Isn't it funny when you discover or spot something or somebody that you have never heard of before and suddenly they start popping up all over the place? this is the case with the above author George Bellairs.
George Bellairs was the nom de plume of Harold Blundell, a crime writer and bank manager born in Lancashire. He wrote more than 50 books, most featuring the detective Inspector Littlejohn. This is a sentence from Wikipedia. Basic info and to the point. Seems he married a lady called Mabel and retired to live in the Isle of Man where he continued writing until his death in 1985. He was eighty three when he died. I turned to my go to book on forgotten crime writers, The Golden Age of Murder by Martin Edwards and discovered that another writer, Anthony Berkeley who was also Francis Isles, corresponded with Bellairs for years. Bellairs is described as a 'minor but prolific writer' which seems a tad dismissive. I agree his books are not in the same league as a Sayers or a Christie, but they are well worth reading.
I have just started reading the titles by this author and rather like his Detective Littlejohn, one of those quiet pipe smoking unobtrusive coppers who is always underestimated and rather sneered at by his colleagues, until of course he gets his man, and he always does, and then they realise that perhaps they have underestimated him. Littlejohn has a sidekick, Cromwell, a wonderfully drawn Detective Sargent who wears a bowler hat and is definitely not a stupid character put there to throw his superior's genius into relief. Littlejohn values him and gives praise where it is due. I find this rather endearing.
So how did I find his books I hear you cry? Well, on Netgalley which is a wonderful place to search for books, e books, to download and all for free if you are approved by the publishers who think you are worthy of a book to review. I am lucky enough to be auto approved by one or two publishers who were pleased with my thoughts on some of their titles, and one of these publishers is Endeavour Press. They have a great collection of older titles being resurrected for ereaders and their are quite a lot of authors who I recognise from my youth and am pleased to read again. More of this anon.
The name of Bellairs meant nothing to me but after reading one of the blurbs on Netgalley I thought they sounded interesting and thought I am auto approved and with one click they will appear on my Kindle, so what have I got to lose? I downloaded four and started on them and found myself quite beguiled by them all. Of course they are old fashioned in style and background, what we nowadays call a 'cosy' but I think they are a little more than that. I daresay he is a minor writer and not in the canon of the greats but there is some rather good descriptive writing here:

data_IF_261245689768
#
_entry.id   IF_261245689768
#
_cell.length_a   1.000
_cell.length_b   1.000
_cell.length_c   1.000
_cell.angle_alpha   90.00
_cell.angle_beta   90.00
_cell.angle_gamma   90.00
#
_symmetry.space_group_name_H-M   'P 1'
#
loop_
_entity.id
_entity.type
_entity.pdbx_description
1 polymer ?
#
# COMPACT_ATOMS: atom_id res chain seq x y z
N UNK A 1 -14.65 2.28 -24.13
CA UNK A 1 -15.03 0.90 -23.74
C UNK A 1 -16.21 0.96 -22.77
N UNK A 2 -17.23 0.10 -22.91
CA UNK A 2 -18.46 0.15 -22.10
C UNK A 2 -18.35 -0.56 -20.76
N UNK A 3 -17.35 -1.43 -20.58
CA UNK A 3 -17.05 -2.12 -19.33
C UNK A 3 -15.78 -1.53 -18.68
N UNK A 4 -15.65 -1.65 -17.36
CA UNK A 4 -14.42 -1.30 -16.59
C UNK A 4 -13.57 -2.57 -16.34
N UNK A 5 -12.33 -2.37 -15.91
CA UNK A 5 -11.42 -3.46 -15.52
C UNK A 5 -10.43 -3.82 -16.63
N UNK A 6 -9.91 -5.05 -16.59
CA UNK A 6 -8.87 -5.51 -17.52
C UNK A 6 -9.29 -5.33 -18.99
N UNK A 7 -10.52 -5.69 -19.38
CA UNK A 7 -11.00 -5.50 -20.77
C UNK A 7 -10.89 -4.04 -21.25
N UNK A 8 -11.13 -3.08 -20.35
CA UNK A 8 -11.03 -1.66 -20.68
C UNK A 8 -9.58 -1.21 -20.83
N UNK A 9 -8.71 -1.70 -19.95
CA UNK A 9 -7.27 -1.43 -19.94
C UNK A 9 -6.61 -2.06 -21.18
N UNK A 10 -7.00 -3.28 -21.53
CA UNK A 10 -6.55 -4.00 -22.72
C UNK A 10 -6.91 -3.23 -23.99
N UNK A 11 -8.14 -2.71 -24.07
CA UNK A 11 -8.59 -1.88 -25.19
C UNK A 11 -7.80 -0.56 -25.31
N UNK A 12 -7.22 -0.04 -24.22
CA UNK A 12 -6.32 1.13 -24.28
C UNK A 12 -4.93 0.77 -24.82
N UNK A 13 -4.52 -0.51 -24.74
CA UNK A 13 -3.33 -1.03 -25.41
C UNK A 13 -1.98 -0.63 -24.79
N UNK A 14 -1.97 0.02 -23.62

"the early morning was dull and the waterfront chilly and over the water hung a thin mist. From Elmer's creek the coast swept into the wide, flat, desolate expanse of Balback Bay. Fishing boats in the river, a noisy dredger busy keeping the channel clear and across the wide expanse of sandbanks men were gathering shrimps and digging for cockles.....the police pulled up at the Terminus Hotel.......its main purpose finished the hotel was empty, forlorn and shabby and gave one the impression of having innumerable closed rooms and vast empty corridors full of rotting furniture and smelling damp and decay"
I find that quite Dickensian I must say.
More of Bellairs books are available from Amazon for your Kindle as well as those from Netgalley. I have downloaded a few more and now have the name of an author who will go on My List to Look Out for when scrabbling through second hand bookshops.
I then had the bright idea of contacting Rob Davies from the British Library who is as generous as he is clever and sends me lots of books from their Classic Crime Series, edited by Martin Edwards, which are selling like hot cakes and said how about looking at Bellairs for a reprint or two? Back comes a reply Elaine, how amazing you should mention him, we have three of his titles coming out in the autumn and I will make sure you get them.
See what I mean about coincidence? and the best bit about that last sentence in the previous paragraph? 'I will make sure you get copies'. Oh Brave New World that has such people in it....
So all of you out there who like a good crime novel that doesn't feature gore and guts and serial killers and all the horrors that you can find in current crime, check out George Bellairs and read one and tell me if you like them as much as I do.
My only quibble is that he seems a bit fond of bunging in explanation marks where they are not needed. This is a particular bete noire of mine, but I forgive him. After all he has written some fifty books so I am now a Woman on a Mission to get hold of and read as many as I can.
Onward and upward.